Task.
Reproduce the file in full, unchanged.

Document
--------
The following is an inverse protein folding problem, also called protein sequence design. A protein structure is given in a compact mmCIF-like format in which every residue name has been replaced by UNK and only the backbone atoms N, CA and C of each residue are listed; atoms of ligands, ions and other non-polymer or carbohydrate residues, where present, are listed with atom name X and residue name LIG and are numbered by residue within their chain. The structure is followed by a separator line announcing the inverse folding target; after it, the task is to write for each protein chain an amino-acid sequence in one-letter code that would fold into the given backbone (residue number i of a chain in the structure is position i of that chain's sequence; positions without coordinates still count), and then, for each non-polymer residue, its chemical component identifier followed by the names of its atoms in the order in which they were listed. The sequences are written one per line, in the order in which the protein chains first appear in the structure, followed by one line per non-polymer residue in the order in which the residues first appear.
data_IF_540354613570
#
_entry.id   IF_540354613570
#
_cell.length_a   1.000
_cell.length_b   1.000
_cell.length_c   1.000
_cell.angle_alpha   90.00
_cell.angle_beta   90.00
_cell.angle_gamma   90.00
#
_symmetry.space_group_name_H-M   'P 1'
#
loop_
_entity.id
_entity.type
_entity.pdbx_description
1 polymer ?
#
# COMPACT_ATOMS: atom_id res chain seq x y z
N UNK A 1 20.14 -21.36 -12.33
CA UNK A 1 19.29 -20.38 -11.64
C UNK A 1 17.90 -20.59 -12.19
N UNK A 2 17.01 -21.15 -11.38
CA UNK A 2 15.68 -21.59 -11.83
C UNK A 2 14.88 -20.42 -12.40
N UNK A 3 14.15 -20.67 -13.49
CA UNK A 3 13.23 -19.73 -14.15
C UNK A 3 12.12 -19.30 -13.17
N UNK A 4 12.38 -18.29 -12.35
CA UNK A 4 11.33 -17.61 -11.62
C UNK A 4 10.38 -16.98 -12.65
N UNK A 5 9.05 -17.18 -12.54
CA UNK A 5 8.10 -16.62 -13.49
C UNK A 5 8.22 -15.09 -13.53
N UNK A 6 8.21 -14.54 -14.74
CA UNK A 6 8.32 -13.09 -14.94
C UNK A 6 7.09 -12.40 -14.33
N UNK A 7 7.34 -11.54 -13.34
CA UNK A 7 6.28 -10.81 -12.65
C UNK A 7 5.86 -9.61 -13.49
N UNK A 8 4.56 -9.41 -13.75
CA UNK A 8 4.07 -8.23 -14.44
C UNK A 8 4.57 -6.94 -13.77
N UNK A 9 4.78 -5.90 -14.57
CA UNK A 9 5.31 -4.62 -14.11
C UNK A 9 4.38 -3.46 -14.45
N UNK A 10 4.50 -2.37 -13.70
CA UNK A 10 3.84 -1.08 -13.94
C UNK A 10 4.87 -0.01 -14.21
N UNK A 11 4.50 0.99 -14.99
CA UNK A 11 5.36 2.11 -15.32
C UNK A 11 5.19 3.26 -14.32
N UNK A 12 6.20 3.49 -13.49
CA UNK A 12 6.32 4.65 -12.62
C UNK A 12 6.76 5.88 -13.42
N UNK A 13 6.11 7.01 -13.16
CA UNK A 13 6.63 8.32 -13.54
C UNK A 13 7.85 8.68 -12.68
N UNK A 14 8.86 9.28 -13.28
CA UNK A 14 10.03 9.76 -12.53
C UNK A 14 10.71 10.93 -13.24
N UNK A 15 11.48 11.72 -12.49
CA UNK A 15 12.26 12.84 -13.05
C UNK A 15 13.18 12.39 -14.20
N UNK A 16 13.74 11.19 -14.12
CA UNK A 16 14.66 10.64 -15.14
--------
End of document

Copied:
The following is an inverse protein folding problem, also called protein sequence design. A protein structure is given in a compact mmCIF-like format in which every residue name has been replaced by UNK and only the backbone atoms N, CA and C of each residue are listed; atoms of ligands, ions and other non-polymer or carbohydrate residues, where present, are listed with atom name X and residue name LIG and are numbered by residue within their chain. The structure is followed by a separator line announcing the inverse folding target; after it, the task is to write for each protein chain an amino-acid sequence in one-letter code that would fold into the given backbone (residue number i of a chain in the structure is position i of that chain's sequence; positions without coordinates still count), and then, for each non-polymer residue, its chemical component identifier followed by the names of its atoms in the order in which they were listed. The sequences are written one per line, in the order in which the protein chains first appear in the structure, followed by one line per non-polymer residue in the order in which the residues first appear.
data_IF_540354613570
#
_entry.id   IF_540354613570
#
_cell.length_a   1.000
_cell.length_b   1.000
_cell.length_c   1.000
_cell.angle_alpha   90.00
_cell.angle_beta   90.00
_cell.angle_gamma   90.00
#
_symmetry.space_group_name_H-M   'P 1'
#
loop_
_entity.id
_entity.type
_entity.pdbx_description
1 polymer ?
#
# COMPACT_ATOMS: atom_id res chain seq x y z
N UNK A 1 20.14 -21.36 -12.33
CA UNK A 1 19.29 -20.38 -11.64
C UNK A 1 17.90 -20.59 -12.19
N UNK A 2 17.01 -21.15 -11.38
CA UNK A 2 15.68 -21.59 -11.83
C UNK A 2 14.88 -20.42 -12.40
N UNK A 3 14.15 -20.67 -13.49
CA UNK A 3 13.23 -19.73 -14.15
C UNK A 3 12.12 -19.30 -13.17
N UNK A 4 12.38 -18.29 -12.35
CA UNK A 4 11.33 -17.61 -11.62
C UNK A 4 10.38 -16.98 -12.65
N UNK A 5 9.05 -17.18 -12.54
CA UNK A 5 8.10 -16.62 -13.49
C UNK A 5 8.22 -15.09 -13.53
N UNK A 6 8.21 -14.54 -14.74
CA UNK A 6 8.32 -13.09 -14.94
C UNK A 6 7.09 -12.40 -14.33
N UNK A 7 7.34 -11.54 -13.34
CA UNK A 7 6.28 -10.81 -12.65
C UNK A 7 5.86 -9.61 -13.49
N UNK A 8 4.56 -9.41 -13.75
CA UNK A 8 4.07 -8.23 -14.44
C UNK A 8 4.57 -6.94 -13.77
N UNK A 9 4.78 -5.90 -14.57
CA UNK A 9 5.31 -4.62 -14.11
C UNK A 9 4.38 -3.46 -14.45
N UNK A 10 4.50 -2.37 -13.70
CA UNK A 10 3.84 -1.08 -13.94
C UNK A 10 4.87 -0.01 -14.21
N UNK A 11 4.50 0.99 -14.99
CA UNK A 11 5.36 2.11 -15.32
C UNK A 11 5.19 3.26 -14.32
N UNK A 12 6.20 3.49 -13.49
CA UNK A 12 6.32 4.65 -12.62
C UNK A 12 6.76 5.88 -13.42
N UNK A 13 6.11 7.01 -13.16
CA UNK A 13 6.63 8.32 -13.54
C UNK A 13 7.85 8.68 -12.68
N UNK A 14 8.86 9.28 -13.28
CA UNK A 14 10.03 9.76 -12.53
C UNK A 14 10.71 10.93 -13.24
N UNK A 15 11.48 11.72 -12.49
CA UNK A 15 12.26 12.84 -13.05
C UNK A 15 13.18 12.39 -14.20
N UNK A 16 13.74 11.19 -14.12
CA UNK A 16 14.66 10.64 -15.14